MLR

Determining loss when a business interruption occurs

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No business expects a significant business interruption, such as may be caused by a fire, an explosion, looting, blackouts or other natural or “unnatural” forces.

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But when an interruption does occur, it is often necessary to determine the economic loss from the interruption so that a claim may be filed with an insurer or against a party who wrongfully caused the loss.

Business interruption damages can be difficult to measure and even more difficult to explain to a jury. It is also necessary that the damaged party be able to show that due diligence was exercised to mitigate the amount of the damages.

Measuring damages and demonstrating that due diligence measures were taken is facilitated by immediate planning when the business interruption first arises. An attorney should encourage a client to immediately hire a competent consultant, such as a CPA or other business adviser, to assist in documenting losses and due diligence steps.

A business interruption loss relates to the inability to generate income during the period of the interruption. It is necessary to prove what those lost earnings are and that the period for which losses are sought is reasonable.

Losses relate not only to the value of damaged property but also to the loss of the use of that property during the period of suspended operations.

Measuring lost profits is more complicated than simply examining profit for a representative prior period of operations. This is so because some normal operating expenses of the business will not be incurred during the period of suspended operations, and certain extraordinary expenses will arise solely because of the interruption.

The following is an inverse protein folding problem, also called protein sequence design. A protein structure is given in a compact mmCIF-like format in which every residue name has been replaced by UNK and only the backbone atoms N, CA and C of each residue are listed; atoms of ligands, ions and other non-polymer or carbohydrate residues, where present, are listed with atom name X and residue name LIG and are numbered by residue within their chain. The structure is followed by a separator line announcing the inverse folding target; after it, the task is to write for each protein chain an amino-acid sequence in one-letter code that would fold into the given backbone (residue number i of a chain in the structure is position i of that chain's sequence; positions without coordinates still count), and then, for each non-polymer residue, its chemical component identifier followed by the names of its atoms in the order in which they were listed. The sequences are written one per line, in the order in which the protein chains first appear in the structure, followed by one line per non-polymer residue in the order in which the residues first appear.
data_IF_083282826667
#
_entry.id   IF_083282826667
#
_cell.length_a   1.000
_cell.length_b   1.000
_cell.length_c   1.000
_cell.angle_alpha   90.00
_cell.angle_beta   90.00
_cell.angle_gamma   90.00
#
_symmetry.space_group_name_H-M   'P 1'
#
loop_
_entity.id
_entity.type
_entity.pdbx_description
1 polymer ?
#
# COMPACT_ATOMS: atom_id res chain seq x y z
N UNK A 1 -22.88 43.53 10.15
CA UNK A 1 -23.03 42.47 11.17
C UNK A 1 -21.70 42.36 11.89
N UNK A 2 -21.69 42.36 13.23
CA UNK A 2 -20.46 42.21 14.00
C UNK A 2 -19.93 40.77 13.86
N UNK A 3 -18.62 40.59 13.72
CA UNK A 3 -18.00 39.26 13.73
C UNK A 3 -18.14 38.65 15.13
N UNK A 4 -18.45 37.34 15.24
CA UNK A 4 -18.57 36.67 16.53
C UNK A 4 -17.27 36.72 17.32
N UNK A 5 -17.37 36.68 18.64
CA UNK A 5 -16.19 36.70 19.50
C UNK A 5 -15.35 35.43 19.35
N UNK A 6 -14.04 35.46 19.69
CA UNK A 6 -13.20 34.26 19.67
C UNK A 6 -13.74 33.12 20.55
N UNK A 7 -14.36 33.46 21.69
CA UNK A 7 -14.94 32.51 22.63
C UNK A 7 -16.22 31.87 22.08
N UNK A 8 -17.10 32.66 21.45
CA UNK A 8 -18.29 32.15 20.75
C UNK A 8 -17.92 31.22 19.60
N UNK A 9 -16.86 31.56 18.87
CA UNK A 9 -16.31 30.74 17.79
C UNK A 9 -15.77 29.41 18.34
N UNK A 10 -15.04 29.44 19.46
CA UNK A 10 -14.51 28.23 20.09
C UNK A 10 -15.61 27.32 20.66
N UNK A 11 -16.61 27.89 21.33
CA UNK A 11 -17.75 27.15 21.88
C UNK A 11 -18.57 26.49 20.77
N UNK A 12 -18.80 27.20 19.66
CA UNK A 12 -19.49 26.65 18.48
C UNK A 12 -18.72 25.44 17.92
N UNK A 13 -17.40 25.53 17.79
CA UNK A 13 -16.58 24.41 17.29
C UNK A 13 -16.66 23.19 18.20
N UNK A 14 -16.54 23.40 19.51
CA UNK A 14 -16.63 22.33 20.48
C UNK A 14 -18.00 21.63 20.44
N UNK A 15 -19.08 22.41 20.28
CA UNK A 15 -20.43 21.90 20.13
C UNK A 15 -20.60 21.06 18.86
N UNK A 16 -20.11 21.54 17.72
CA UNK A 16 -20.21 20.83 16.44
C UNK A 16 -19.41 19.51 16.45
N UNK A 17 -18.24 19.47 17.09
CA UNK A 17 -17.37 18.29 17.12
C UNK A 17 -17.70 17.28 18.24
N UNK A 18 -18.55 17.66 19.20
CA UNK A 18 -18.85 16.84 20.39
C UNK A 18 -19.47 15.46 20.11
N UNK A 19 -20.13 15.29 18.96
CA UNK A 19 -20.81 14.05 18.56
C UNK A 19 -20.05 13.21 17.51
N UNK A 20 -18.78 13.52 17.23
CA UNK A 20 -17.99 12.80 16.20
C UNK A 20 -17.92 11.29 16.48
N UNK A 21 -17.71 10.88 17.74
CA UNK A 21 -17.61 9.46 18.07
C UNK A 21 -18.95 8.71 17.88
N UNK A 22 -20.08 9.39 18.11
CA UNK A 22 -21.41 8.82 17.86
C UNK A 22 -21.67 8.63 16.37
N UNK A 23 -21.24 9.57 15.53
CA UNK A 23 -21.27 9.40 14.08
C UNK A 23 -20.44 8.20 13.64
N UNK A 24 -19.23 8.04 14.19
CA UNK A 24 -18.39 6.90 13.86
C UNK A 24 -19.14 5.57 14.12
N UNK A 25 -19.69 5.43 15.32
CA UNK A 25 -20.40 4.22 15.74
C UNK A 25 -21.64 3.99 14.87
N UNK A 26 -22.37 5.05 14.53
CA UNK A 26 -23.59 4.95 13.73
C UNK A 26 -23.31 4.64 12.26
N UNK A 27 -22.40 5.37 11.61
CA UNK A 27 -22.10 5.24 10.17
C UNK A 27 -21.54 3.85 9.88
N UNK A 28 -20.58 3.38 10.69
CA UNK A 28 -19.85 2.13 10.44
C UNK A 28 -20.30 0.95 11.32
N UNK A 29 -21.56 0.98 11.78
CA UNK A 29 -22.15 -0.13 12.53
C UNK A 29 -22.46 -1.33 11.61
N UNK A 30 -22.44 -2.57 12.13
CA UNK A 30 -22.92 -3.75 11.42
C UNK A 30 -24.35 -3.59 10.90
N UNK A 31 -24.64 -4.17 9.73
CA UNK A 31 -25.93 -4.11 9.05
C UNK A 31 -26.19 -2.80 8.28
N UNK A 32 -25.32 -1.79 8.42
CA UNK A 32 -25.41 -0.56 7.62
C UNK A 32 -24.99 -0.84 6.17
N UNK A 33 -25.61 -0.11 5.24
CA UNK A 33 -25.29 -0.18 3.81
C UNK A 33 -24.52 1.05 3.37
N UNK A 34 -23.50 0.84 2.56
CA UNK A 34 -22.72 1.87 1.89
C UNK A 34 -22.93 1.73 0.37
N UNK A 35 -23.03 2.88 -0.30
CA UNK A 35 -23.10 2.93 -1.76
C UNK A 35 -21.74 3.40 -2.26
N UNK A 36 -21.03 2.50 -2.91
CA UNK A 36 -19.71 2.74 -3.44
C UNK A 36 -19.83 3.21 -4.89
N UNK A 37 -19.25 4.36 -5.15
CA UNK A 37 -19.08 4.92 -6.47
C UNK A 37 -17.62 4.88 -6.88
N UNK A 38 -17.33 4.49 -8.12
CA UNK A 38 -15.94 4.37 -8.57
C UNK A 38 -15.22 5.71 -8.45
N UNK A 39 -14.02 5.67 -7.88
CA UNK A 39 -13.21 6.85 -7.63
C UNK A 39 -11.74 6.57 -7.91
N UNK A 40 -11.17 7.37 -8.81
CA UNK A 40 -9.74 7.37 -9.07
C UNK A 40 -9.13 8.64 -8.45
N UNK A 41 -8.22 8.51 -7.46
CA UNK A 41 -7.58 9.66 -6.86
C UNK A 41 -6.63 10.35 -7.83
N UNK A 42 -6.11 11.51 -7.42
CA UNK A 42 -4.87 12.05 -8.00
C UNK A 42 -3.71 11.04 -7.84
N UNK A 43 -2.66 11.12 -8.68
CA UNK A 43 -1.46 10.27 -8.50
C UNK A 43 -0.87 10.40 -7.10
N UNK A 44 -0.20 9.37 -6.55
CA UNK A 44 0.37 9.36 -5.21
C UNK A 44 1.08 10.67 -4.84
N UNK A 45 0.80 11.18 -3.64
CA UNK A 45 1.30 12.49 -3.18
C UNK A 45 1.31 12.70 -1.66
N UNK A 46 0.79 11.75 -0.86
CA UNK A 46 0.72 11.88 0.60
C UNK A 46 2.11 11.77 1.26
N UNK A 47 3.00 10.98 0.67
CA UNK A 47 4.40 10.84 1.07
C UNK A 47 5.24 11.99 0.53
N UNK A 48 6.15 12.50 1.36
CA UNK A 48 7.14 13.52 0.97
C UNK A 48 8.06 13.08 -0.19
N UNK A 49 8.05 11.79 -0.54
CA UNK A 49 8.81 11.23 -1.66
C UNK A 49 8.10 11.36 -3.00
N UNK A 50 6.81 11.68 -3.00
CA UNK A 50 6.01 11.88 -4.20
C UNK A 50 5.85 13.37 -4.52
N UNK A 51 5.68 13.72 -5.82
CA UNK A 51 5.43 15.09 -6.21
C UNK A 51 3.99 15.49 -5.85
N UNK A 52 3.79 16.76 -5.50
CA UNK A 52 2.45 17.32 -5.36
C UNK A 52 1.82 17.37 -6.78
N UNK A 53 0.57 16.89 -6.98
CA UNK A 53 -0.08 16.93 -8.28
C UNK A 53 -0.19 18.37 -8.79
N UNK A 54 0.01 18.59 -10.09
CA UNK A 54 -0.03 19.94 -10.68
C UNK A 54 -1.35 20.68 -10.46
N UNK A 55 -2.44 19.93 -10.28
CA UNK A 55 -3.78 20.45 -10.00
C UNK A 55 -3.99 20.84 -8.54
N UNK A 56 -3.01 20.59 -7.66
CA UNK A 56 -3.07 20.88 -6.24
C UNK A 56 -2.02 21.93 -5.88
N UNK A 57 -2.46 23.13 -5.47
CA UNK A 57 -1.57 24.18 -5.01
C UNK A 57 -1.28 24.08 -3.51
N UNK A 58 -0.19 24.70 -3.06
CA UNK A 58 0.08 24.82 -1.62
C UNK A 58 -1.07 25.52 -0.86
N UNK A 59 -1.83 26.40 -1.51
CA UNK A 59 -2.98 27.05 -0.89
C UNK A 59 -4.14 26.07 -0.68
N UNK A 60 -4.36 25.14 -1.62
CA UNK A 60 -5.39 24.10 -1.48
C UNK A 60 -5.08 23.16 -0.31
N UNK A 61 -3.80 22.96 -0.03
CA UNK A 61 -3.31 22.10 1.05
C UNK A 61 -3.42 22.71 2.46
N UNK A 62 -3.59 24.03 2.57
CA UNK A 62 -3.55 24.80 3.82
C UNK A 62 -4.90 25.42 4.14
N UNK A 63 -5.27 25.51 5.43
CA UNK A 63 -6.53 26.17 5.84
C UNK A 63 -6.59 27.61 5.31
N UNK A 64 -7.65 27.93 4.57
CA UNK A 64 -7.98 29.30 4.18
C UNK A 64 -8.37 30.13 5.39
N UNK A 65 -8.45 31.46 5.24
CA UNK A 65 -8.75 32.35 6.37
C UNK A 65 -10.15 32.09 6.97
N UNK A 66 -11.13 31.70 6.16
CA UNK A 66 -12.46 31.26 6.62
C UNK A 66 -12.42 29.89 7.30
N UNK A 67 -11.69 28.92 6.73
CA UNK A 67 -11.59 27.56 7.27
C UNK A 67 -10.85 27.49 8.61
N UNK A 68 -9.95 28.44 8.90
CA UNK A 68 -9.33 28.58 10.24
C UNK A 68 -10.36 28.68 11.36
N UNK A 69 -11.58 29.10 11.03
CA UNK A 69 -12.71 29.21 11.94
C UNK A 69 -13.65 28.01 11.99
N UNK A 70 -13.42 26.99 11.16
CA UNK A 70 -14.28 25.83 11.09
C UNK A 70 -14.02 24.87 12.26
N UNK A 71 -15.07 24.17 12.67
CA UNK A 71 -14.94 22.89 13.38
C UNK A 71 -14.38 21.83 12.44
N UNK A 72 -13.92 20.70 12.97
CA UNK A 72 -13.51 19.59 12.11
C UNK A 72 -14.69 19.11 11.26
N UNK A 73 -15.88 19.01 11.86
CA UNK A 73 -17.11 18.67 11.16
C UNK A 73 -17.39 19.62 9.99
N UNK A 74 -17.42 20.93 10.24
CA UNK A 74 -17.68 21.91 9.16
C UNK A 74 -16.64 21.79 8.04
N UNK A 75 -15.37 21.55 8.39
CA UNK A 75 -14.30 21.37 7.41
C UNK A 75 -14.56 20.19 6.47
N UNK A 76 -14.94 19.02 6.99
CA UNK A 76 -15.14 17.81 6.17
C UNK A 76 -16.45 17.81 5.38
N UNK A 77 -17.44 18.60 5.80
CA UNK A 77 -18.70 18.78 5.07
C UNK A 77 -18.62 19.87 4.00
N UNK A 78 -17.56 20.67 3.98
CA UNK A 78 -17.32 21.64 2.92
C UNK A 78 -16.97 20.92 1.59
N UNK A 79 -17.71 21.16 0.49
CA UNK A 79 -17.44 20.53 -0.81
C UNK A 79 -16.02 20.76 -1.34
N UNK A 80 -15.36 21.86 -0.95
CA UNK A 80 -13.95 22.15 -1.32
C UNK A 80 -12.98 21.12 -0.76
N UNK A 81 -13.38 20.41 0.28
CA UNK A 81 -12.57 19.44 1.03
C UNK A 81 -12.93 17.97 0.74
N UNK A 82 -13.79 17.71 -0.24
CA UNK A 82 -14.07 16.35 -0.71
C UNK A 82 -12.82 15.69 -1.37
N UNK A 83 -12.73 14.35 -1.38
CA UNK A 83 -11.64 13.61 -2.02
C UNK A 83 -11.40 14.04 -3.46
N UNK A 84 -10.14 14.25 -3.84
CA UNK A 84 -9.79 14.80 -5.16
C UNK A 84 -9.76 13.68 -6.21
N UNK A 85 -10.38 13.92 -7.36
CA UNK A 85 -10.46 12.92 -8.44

Business interruption losses will normally consist of lost sales (net of normal commissions, discounts and bad debts) reduced by the costs normally associated with those sales. There will be a further reduction of losses caused by business expenses that can be avoided during the period of suspended operations, such as the wages of laid-off workers.

This business interruption loss should then be supplemented by extraordinary costs, such as damage clean up, repair costs and similar expenses that help to restore business operations and mitigate the economic loss from suspended operations.

Business interruption losses in a manufacturing environment must also consider the ability of the business to use excess capacity to mitigate losses. For example, a fire that destroys 25 percent of manufacturing capacity may result in no loss of normal operating profits if the business is operating at 60 percent of capacity before the fire. Losses may then consist only of extraordinary expenses designed to restore the lost capacity.

A business loss consultant should assist the company in immediately preparing a schedule to show the steps necessary to restore normal operations and the estimated time needed to complete each step. Such a schedule will help to show that the company exercised due diligence to restore operations as quickly as possible.

Any extraordinary expenses, such as hiring temporary workers, renting equipment or expediting shipping, obviously should be supported with dollar costs but also with an explanation of how the lost business profits were reduced by each expense. That is, the extraordinary costs should be incurred only if they reduce the lost profits.

The complexity of determining business interruption losses and explaining such losses to a jury suggests the need to hire an expert consultant as soon as an interruption in operations occurs. Such an expert should have experience with the client’s industry as well as knowledge of how business interruption losses are determined.